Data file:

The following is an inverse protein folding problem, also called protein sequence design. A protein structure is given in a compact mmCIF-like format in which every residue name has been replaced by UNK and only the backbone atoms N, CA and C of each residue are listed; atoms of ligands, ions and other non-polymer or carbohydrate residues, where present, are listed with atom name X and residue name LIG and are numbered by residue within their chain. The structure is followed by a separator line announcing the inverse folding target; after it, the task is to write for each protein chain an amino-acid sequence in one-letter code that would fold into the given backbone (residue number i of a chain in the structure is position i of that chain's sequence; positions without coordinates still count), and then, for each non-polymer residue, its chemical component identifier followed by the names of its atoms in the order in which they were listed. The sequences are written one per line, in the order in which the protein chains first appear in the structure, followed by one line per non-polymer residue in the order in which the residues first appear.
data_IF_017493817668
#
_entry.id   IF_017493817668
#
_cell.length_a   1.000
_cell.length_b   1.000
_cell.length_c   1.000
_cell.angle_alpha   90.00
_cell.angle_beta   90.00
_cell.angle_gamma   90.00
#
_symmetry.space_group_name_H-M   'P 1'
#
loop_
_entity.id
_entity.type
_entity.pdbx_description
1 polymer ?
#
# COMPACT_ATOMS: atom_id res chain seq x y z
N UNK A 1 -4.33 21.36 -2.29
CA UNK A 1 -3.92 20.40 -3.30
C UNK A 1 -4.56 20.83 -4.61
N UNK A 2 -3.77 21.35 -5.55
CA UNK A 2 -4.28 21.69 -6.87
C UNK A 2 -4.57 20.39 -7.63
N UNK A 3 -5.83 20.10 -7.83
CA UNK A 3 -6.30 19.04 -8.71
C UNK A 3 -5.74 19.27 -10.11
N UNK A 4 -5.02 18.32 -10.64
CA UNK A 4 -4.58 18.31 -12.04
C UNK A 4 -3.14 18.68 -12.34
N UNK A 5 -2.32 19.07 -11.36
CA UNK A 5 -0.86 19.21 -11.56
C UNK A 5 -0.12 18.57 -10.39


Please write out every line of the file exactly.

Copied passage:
The following is an inverse protein folding problem, also called protein sequence design. A protein structure is given in a compact mmCIF-like format in which every residue name has been replaced by UNK and only the backbone atoms N, CA and C of each residue are listed; atoms of ligands, ions and other non-polymer or carbohydrate residues, where present, are listed with atom name X and residue name LIG and are numbered by residue within their chain. The structure is followed by a separator line announcing the inverse folding target; after it, the task is to write for each protein chain an amino-acid sequence in one-letter code that would fold into the given backbone (residue number i of a chain in the structure is position i of that chain's sequence; positions without coordinates still count), and then, for each non-polymer residue, its chemical component identifier followed by the names of its atoms in the order in which they were listed. The sequences are written one per line, in the order in which the protein chains first appear in the structure, followed by one line per non-polymer residue in the order in which the residues first appear.
data_IF_017493817668
#
_entry.id   IF_017493817668
#
_cell.length_a   1.000
_cell.length_b   1.000
_cell.length_c   1.000
_cell.angle_alpha   90.00
_cell.angle_beta   90.00
_cell.angle_gamma   90.00
#
_symmetry.space_group_name_H-M   'P 1'
#
loop_
_entity.id
_entity.type
_entity.pdbx_description
1 polymer ?
#
# COMPACT_ATOMS: atom_id res chain seq x y z
N UNK A 1 -4.33 21.36 -2.29
CA UNK A 1 -3.92 20.40 -3.30
C UNK A 1 -4.56 20.83 -4.61
N UNK A 2 -3.77 21.35 -5.55
CA UNK A 2 -4.28 21.69 -6.87
C UNK A 2 -4.57 20.39 -7.63
N UNK A 3 -5.83 20.10 -7.83
CA UNK A 3 -6.30 19.04 -8.71
C UNK A 3 -5.74 19.27 -10.11
N UNK A 4 -5.02 18.32 -10.64
CA UNK A 4 -4.58 18.31 -12.04
C UNK A 4 -3.14 18.68 -12.34
N UNK A 5 -2.32 19.07 -11.36
CA UNK A 5 -0.86 19.21 -11.56
C UNK A 5 -0.12 18.57 -10.39